8. The display device of claim 1, wherein the display panel modulates 3D polarized light emitted in a 3D mode based on a normally white mode and modulates 2D polarized light emitted in a 2D mode based on a normally black mode to process the image signal.
9. The display device of claim 1, further comprising a polarization switch interposed between the parallax barrier and the display panel, wherein the polarization switch switches polarization of the incident light so that the polarized light is incident on the display panel in one of a 3D mode and a 2D mode.
10. The display device of claim 1, wherein the barriers are a wide grid polarizers.
11. The display device of claim 10, wherein the slits have a same dimension as the barriers or are smaller than the barriers.
12. The display device of claim 11, wherein the slits and barriers of the parallax barrier are arranged in stripes.
13. The display device of claim 11, wherein the slits and barriers of the parallax barrier are arranged in a zigzag pattern.
14. The display device of claim 11, wherein the parallax barrier includes the barriers in which the slits are arranged as pinhole types.
Description
CROSS-REFERENCE TO RELATED PATENT APPLICATION

This application claims the benefit of Korean Patent Application No. 10-2007-0001709, filed on Jan. 5, 2007, in the Korean Intellectual Property Office, the disclosure of which is incorporated herein in its entirety by reference.

BACKGROUND OF THE INVENTION

1. Field of the Invention

The present invention relates to a two-dimensional (2D) /three-dimensional (3D) switchable display device, and more particularly, to a display device, which can reduce the loss of light during a process of switching a 2D display device to a 3D display device.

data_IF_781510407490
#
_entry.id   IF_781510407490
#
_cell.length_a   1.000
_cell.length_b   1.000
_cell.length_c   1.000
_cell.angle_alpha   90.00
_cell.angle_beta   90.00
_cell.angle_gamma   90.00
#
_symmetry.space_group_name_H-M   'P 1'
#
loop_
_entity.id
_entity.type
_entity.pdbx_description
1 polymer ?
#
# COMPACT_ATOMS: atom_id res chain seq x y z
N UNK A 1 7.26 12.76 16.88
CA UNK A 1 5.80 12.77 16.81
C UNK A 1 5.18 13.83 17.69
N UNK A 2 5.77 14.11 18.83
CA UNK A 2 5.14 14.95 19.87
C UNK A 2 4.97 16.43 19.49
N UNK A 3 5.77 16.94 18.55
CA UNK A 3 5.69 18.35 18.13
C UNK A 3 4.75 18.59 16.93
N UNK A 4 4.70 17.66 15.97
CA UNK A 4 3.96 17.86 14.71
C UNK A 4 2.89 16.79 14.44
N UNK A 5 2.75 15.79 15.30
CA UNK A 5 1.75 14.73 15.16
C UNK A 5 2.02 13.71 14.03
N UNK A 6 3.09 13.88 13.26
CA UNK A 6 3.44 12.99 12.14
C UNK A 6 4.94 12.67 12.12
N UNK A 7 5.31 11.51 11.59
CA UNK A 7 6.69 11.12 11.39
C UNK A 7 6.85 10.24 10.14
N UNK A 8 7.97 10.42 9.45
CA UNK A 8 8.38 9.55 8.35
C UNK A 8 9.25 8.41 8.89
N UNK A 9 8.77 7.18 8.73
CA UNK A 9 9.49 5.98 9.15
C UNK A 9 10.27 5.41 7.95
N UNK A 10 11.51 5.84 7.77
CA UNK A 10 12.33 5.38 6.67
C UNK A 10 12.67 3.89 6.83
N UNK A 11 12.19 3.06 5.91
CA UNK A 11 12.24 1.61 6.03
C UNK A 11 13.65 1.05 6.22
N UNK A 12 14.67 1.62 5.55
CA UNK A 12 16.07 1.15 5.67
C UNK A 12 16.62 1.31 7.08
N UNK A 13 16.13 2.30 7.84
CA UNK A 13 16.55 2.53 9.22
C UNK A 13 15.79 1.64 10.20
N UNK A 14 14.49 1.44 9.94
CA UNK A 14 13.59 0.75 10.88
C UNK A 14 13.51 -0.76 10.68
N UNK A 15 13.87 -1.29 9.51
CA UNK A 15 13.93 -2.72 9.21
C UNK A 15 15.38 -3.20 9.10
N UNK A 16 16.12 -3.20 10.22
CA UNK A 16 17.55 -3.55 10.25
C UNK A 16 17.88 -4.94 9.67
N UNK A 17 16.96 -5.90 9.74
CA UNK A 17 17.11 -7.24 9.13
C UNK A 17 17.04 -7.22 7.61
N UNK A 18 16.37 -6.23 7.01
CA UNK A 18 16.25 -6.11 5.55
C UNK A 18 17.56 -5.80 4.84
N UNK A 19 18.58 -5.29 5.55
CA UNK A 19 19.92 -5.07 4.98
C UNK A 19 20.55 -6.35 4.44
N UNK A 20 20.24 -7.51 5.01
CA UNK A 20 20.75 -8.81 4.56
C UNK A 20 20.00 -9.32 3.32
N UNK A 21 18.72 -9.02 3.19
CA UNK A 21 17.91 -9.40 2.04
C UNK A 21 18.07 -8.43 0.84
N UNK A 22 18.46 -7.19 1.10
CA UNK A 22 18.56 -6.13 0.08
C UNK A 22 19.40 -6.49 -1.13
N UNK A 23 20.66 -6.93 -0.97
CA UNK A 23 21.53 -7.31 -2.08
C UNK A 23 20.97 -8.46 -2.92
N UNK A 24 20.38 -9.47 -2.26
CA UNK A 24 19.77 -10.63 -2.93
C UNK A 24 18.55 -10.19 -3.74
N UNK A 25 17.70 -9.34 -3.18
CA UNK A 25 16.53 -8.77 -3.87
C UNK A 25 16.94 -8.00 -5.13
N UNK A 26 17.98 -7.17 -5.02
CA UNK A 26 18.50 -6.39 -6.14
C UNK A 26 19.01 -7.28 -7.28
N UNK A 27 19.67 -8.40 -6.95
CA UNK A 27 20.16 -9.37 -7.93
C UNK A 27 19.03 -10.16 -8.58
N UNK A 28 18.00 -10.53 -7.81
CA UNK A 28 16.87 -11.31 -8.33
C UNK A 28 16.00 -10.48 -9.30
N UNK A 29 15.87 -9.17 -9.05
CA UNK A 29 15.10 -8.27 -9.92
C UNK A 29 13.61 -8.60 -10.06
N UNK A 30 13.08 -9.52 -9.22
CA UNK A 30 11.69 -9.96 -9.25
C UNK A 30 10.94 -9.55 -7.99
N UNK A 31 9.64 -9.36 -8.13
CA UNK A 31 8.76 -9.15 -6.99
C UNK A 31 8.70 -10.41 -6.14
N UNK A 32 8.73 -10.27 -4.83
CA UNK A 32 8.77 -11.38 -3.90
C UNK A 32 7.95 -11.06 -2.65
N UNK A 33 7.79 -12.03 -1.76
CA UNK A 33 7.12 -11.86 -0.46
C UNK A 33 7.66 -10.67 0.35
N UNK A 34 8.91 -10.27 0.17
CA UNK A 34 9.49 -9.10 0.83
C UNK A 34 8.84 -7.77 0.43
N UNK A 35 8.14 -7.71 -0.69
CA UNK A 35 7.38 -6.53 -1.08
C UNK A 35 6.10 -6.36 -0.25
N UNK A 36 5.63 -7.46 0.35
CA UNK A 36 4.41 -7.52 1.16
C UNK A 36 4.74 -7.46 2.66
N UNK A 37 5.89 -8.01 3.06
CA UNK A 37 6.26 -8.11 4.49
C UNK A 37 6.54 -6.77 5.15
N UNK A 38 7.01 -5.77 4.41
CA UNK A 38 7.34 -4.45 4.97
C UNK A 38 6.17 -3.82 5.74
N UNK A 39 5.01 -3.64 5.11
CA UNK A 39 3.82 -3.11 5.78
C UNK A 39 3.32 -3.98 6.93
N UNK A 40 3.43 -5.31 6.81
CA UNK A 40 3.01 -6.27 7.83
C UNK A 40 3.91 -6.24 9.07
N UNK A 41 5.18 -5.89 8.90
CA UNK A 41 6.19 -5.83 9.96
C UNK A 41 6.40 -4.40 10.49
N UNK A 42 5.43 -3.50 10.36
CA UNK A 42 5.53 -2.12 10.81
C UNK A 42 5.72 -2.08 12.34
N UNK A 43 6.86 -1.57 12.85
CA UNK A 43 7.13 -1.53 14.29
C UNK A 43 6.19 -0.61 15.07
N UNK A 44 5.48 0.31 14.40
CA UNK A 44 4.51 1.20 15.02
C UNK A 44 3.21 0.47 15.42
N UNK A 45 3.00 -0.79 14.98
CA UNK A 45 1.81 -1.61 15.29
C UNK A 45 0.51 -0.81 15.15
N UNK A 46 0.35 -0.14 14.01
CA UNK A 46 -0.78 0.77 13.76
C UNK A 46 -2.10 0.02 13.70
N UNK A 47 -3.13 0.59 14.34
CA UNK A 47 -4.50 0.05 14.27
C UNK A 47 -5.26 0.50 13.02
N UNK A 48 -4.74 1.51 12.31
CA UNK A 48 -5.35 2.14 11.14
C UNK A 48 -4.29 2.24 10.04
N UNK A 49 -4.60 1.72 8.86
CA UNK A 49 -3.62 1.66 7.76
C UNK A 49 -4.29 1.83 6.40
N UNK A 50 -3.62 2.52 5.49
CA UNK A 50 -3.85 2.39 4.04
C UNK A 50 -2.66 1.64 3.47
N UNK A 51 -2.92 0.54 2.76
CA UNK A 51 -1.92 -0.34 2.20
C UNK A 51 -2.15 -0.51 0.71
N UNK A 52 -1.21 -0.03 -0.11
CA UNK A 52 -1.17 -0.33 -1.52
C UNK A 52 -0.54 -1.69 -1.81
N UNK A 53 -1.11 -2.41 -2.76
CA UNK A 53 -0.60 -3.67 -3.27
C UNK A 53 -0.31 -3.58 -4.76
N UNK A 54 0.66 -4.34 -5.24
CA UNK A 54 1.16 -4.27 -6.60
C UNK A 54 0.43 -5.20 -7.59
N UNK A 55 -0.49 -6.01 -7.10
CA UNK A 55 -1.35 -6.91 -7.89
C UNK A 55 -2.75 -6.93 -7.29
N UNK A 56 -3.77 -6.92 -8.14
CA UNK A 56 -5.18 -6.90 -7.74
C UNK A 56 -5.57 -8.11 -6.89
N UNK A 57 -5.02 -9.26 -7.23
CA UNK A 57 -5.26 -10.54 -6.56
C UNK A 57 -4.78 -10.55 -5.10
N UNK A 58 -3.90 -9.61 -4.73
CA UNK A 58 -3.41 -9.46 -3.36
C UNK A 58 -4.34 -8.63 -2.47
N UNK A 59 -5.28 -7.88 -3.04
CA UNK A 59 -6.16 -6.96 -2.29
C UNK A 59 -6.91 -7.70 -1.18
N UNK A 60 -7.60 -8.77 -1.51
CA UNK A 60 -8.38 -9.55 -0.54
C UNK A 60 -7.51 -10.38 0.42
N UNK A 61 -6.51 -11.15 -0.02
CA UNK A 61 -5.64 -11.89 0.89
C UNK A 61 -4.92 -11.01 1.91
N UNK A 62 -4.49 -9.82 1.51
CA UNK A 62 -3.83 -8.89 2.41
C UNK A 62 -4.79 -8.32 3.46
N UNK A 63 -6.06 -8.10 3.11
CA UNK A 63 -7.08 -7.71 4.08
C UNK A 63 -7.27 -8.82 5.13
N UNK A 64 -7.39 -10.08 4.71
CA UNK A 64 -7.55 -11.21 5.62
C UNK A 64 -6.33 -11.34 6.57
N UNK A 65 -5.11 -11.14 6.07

2. Description of the Related Art

In recent years, 3D display devices have been applied in various fields, such as medical imaging, games, advertisements, education, and military affairs. Also, many studies have been undertaken to display 3D images using holographic and stereoscopic techniques.

The holographic technique is an ideal technique, but a coherent light source is required and it is difficult to record and reproduce a large-sized object located at a long distance.

On the other hand, the stereoscopic technique employs a stereoscopic effect caused by a binocular parallax between two 2-dimensional images that are respectively seen by the two eyes of a user. Since the stereoscopic technique is performed using two planar images, 3D images with high resolution and great depth impression may be displayed in a simple manner. Stereoscopic techniques may be classified into those that use glasses which utilize polarized light and a shutter to allow two eyes to see separate images, and glassesless, autostereoscopic display in which a display device directly separates images to form fields of view. In the case of an autostereoscopic-type display device, the number of viewers is restricted because an observation range is fixed. Nevertheless, the autostereoscopic-type display device is generally preferred to a display device that requires viewers to wear additional glasses. Also, autostereoscopic-type display devices are lately showing a tendency to adopt a parallax barrier that is used to virtually create 3D images using stereo images. The parallax barrier includes vertical or horizontal slits formed in front of images corresponding to the left and right eyes and allows synthetic 3D images to be separately observed through the slits to obtain a stereoscopic effect.